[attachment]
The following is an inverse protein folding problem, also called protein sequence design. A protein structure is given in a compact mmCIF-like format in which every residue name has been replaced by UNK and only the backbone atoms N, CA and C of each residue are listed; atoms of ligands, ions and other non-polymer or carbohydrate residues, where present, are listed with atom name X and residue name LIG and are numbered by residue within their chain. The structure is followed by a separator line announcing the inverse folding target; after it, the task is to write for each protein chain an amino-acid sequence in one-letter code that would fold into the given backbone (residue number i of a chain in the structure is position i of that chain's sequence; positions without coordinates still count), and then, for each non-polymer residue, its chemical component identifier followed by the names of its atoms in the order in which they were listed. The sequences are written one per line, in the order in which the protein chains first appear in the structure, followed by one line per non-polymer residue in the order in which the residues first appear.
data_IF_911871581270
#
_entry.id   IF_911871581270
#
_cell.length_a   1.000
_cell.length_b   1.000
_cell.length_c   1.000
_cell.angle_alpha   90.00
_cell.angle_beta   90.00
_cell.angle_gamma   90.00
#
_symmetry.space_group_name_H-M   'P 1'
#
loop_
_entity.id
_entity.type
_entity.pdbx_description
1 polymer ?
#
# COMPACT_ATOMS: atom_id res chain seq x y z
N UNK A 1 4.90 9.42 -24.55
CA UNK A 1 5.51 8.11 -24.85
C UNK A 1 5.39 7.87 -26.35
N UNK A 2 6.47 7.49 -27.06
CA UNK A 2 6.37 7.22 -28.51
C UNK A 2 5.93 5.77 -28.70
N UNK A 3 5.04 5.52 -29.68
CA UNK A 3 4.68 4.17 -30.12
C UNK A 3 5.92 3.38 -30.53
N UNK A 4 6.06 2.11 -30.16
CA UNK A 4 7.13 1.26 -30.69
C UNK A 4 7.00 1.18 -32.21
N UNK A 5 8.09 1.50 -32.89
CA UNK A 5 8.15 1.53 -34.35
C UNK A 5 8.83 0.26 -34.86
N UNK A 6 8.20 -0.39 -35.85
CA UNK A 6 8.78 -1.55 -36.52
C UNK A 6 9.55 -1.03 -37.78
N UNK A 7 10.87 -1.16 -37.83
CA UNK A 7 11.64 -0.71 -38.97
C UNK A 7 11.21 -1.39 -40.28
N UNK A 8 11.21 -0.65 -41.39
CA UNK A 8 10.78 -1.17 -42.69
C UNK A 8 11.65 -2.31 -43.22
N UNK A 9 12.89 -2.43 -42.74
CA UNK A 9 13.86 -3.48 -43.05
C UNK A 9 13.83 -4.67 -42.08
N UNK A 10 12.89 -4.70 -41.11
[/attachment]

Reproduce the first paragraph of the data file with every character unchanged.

The following is an inverse protein folding problem, also called protein sequence design. A protein structure is given in a compact mmCIF-like format in which every residue name has been replaced by UNK and only the backbone atoms N, CA and C of each residue are listed; atoms of ligands, ions and other non-polymer or carbohydrate residues, where present, are listed with atom name X and residue name LIG and are numbered by residue within their chain. The structure is followed by a separator line announcing the inverse folding target; after it, the task is to write for each protein chain an amino-acid sequence in one-letter code that would fold into the given backbone (residue number i of a chain in the structure is position i of that chain's sequence; positions without coordinates still count), and then, for each non-polymer residue, its chemical component identifier followed by the names of its atoms in the order in which they were listed. The sequences are written one per line, in the order in which the protein chains first appear in the structure, followed by one line per non-polymer residue in the order in which the residues first appear.